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IDSA-MISIS 1st Bilateral Dialogue on "Myanmar in Transition: Implications for India"

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  • November 01, 2013
    Bilateral
    Only by Invitation

    Programme

    9.30 – 10.00 am: Registration

    10.00-10.15 am: Inaugural Session

    Welcome address by Dr Arvind Gupta, DG, IDSA
    Opening Remarks by MISIS Representative

    10.15-11.30 am Session 1: Global and Regional Geopolitics

    Moderator: Amb. Rajiv Kumar Bhatia
    Panelists:
    1. MISIS delegate
    2. Mr. Sanjay Pulipaka, ICRIER
    Discussion

    11.30-12.45 pm Session 2: India-Myanmar Relations

    Moderator: Amb. Veena Sikri
    Panelists:
    1. MISIS delegate
    2. Dr Udai Bhanu Singh
    Discussion

    12.45-1.00 pm Concluding Remarks
    Dr Arvind Gupta
    MISIS Representative

    1.00- 2.00 pm Lunch

    Concept Note

    Myanmar is undergoing a critical phase of transition, wherein important political, economic and social changes have taken place and will continue to occur. This has drawn in not only the domestic stakeholders but also the external players. Will the current reforms meet the expectations of its own people and the regional and global actors? After the initial euphoria about Myanmar, will the momentum be sustained? Without doubt, the changes expected of Myanmar would not happen overnight. To be durable and sustainable, the reform has to be indigenous and not imposed from outside. Domestic, and regional/international imperatives will impel Myanmar to draw a clearer picture of its future. Will the change come before Myanmar takes over as the ASEAN Chair in 2014, or when elections are held in 2015, or would it extend extend beyond 2015, to perhaps, 2020? How long drawn out this process turns out to be, would hinge on players both domestic and external.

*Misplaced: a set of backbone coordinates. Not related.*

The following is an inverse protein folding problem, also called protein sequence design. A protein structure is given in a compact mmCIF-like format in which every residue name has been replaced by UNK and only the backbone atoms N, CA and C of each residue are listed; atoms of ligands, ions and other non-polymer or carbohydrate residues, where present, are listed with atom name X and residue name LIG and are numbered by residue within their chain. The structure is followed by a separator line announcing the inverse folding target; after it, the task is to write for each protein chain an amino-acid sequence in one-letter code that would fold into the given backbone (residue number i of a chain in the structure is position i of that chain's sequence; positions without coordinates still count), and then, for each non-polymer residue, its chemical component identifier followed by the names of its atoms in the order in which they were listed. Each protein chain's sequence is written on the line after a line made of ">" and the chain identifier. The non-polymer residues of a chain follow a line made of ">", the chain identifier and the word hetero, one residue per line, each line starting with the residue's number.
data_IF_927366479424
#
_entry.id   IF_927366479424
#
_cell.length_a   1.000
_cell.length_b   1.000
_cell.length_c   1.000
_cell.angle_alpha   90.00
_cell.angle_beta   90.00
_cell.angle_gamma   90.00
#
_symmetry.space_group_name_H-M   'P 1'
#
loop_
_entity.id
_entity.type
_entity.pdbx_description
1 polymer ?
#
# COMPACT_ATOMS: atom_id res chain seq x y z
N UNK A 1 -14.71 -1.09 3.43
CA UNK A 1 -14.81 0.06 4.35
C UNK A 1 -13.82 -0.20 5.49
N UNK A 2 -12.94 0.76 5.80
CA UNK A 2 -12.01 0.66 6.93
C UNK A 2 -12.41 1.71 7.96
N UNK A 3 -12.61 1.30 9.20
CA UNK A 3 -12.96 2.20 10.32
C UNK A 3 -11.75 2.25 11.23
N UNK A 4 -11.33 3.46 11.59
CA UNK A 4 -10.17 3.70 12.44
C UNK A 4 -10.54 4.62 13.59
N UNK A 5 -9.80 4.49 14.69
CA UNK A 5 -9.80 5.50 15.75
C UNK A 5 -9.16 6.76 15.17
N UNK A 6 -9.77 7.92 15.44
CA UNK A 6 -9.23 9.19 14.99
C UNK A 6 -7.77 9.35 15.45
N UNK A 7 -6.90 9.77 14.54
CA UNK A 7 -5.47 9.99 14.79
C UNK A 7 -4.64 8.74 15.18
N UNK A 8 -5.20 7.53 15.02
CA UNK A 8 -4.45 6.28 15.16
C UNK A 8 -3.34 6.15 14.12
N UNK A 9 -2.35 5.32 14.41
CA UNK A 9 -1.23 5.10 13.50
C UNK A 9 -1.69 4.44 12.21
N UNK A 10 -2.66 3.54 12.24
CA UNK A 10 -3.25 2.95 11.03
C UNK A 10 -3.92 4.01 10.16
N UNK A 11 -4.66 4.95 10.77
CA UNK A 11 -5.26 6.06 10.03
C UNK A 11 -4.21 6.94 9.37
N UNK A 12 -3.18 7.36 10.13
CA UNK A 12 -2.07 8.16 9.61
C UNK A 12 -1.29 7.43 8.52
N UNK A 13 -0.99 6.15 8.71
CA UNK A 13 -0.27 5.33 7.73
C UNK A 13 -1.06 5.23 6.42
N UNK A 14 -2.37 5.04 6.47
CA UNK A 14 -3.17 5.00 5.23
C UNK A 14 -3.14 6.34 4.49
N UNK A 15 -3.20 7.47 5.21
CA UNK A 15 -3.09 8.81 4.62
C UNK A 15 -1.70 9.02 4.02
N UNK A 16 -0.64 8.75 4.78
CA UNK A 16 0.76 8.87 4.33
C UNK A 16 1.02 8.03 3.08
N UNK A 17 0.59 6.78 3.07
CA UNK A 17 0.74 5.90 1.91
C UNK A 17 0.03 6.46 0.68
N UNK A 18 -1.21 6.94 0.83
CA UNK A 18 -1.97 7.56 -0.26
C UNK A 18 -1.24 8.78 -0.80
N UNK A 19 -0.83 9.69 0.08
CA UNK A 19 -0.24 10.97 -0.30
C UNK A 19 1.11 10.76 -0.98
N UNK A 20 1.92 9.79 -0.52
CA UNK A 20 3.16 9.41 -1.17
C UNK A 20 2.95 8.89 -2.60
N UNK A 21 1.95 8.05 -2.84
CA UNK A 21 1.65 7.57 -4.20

India has stakes in the future of Myanmar and seeks to be a partner in the progress and prosperity of Myanmar. Myanmar occupies a geo-strategic position in India’s neighbourhood and forms an important element in its ‘Look East’ policy. It is important for its security, for its energy security, and for its developmental priorities, including in its Northeast. India is conscious that the challenges that Myanmar faces could have spillover effects on its security. Perhaps the biggest challenge that Myanmar faces is the challenge of ethnic reconciliation. The reverberations of the Rohingya crisis were felt outside Myanmar and India was no exception. India was impacted when in July terrorists targeted the sacred Mahabodhi temple in Bodh Gaya with a series of bomb blasts. Some differences on the border are being ironed out as well. While challenges persist in Myanmar, there are opportunities to be harnessed both in the field of security and development. India’s own experience with democracy could be a guide to the reform process in Myanmar.

    Contact Conference Coordinator Dr. Udai Bhanu Singh email udaibhanusingh@hotmail.com

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